Description: Comprehensive water planning is critical to the environment, public health, and safety of not just a community, but its neighbors. A truly integrated water plan looks at all aspects of a community’s water, from stormwater to sewers and drinking water as well as water flowing in and flowing out of the municipality. It must consider both the gray infrastructure and green infrastructure that is needed to meet local, regional, and national water-related goals.
Best Practices in Developing a Comprehensive Water Plan for Your Municipality:
- Create a thorough description of the water quality, human health and regulatory issues to be addressed in the plan.
In what ways are these issues likely to shift under the climate change projections for your region? Which populations, municipal systems, and built structures are likely to most suffer from a lack of addressing these issues?
- Create a description of existing wastewater and stormwater systems under consideration and summary information describing the systems’ current performance.
Does your municipality have combined sewer/stormwater systems and overflows? When were the components of the system last replaced or repaired? When will major replacement work be necessary? Is the consolidation of service provision a matter for current or future consideration?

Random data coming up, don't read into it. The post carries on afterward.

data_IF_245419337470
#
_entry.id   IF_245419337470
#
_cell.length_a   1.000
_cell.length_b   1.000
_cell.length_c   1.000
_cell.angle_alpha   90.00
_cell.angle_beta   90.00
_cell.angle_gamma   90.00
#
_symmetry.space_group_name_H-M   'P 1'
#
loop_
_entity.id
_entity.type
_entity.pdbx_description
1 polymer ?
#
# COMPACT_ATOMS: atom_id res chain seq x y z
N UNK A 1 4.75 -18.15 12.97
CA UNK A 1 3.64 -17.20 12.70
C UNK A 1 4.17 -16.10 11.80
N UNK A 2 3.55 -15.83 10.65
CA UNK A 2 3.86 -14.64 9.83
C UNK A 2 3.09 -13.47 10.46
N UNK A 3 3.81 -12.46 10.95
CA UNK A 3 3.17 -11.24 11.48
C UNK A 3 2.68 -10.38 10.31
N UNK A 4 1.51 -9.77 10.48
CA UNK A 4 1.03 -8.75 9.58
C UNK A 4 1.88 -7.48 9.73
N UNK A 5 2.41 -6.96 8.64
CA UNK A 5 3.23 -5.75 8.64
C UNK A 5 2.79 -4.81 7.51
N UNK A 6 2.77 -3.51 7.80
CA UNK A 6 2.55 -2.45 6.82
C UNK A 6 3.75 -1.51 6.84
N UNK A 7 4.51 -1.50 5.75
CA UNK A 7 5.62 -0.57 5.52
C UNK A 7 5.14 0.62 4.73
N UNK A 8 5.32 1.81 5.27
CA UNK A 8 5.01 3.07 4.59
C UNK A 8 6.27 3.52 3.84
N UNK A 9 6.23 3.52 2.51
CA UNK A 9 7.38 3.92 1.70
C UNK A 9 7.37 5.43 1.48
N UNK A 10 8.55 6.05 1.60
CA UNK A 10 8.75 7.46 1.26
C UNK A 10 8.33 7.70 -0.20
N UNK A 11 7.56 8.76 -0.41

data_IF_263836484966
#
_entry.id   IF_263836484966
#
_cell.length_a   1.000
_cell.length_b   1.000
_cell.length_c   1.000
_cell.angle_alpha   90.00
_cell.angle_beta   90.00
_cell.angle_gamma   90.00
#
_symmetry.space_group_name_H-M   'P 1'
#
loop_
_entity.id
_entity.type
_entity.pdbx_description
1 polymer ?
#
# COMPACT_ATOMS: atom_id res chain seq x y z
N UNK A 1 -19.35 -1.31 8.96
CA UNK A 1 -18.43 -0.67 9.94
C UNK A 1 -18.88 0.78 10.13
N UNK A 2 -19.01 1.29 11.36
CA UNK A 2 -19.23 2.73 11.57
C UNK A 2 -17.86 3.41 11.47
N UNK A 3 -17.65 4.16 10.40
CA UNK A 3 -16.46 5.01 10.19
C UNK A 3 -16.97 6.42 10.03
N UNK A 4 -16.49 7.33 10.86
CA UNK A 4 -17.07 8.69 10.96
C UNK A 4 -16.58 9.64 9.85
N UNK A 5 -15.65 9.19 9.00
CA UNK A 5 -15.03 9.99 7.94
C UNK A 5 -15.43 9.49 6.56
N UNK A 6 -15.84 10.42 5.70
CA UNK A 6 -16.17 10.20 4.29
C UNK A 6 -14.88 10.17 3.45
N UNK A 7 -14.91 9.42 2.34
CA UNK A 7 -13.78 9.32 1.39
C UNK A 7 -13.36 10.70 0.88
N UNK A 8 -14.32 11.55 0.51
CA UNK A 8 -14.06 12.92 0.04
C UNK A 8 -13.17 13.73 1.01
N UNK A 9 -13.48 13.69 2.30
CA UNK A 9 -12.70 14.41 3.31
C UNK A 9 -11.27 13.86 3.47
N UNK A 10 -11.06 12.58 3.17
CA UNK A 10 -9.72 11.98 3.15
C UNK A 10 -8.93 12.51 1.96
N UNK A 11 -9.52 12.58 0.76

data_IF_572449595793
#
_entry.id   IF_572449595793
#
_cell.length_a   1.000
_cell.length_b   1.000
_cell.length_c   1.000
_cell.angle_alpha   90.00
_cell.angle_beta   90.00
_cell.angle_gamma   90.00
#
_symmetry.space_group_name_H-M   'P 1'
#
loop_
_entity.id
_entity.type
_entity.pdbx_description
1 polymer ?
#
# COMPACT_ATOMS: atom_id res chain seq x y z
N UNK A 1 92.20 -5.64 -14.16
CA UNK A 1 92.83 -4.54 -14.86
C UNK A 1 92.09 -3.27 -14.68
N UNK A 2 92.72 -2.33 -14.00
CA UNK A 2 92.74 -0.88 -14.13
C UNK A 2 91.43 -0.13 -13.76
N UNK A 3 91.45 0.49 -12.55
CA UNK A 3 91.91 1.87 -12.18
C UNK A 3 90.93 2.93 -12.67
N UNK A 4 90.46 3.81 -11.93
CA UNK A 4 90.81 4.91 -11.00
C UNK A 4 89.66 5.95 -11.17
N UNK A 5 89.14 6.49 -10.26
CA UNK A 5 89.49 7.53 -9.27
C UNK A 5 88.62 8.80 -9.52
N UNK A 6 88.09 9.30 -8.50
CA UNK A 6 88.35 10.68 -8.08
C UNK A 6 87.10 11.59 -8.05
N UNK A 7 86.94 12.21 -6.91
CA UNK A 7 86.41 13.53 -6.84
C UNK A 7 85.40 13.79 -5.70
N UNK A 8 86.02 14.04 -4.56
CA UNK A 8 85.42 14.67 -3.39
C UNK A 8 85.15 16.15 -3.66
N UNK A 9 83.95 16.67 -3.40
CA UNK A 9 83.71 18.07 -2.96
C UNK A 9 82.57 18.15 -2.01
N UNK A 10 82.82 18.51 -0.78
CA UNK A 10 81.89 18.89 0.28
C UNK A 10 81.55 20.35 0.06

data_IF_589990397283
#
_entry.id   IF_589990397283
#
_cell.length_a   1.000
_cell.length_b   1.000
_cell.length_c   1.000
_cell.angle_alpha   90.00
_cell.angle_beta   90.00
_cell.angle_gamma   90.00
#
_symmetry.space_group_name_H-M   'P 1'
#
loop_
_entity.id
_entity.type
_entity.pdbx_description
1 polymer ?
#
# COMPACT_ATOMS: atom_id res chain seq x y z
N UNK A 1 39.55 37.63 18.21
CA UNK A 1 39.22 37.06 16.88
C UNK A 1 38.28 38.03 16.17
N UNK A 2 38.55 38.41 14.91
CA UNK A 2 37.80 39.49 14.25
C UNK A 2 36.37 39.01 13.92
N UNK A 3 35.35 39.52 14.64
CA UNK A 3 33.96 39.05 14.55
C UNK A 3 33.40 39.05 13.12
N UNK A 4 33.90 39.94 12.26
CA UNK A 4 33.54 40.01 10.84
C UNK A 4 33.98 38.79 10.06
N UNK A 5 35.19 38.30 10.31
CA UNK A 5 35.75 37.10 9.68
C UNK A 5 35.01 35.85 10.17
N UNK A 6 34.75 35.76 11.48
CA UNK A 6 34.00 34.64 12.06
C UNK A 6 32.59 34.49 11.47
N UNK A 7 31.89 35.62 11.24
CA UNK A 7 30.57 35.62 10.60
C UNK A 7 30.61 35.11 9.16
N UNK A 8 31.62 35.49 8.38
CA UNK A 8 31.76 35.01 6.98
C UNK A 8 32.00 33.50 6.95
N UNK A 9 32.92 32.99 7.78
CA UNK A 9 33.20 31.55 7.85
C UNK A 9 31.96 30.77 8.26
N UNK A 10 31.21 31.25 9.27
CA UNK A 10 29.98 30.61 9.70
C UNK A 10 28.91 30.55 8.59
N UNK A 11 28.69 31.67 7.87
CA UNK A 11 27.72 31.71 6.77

What bodies of water exist in the community? Are they ecologically healthy, in need of rehabilitation, or in need of further study? Have any pre-existing streams been channeled or piped underground? How many watersheds are located in your community, and how does the water flow through the watershed(s)? To what extent do key bodies of water interact with private and public properties?
- Outline a community process which opens and maintains channels of communication with relevant local stakeholders in order to give full consideration of the views of others in the planning process and during implementation of the plan.
A community engagement plan should include diverse representation from throughout the community, especially those residents and other stakeholders most impacted by matters like increased water/sewer rates, flooding, and clean water access. Outreach should include multiple methods for sharing information, gathering feedback, and following up with stakeholders. As with any community engagement effort, it is important to understand both who is involved and who has not yet been effectively engaged. Municipal officials should work to engage people where they already gather, rather than relying on stakeholders coming to a formal municipal meeting.
- Outline a process for identifying, evaluating, and selecting alternatives and proposing implementation schedules, including a plan for modifying ongoing or planned projects based on changing circumstances.
How will your municipality prioritize water-related system improvement projects? Work with water and sewer authorities, as well as regional planning agencies and local/regional green infrastructure and environmentally focused nonprofits, to determine shared priority projects. Begin exploring local, state, and federal funding opportunities for projects, and contact your state and federal legislators to share your municipality’s priority projects and seek guidance on relevant pools of funds. Consider approaching downhill and uphill communities impacted by potential projects in order to build shared strategy, advocacy, and funding efforts.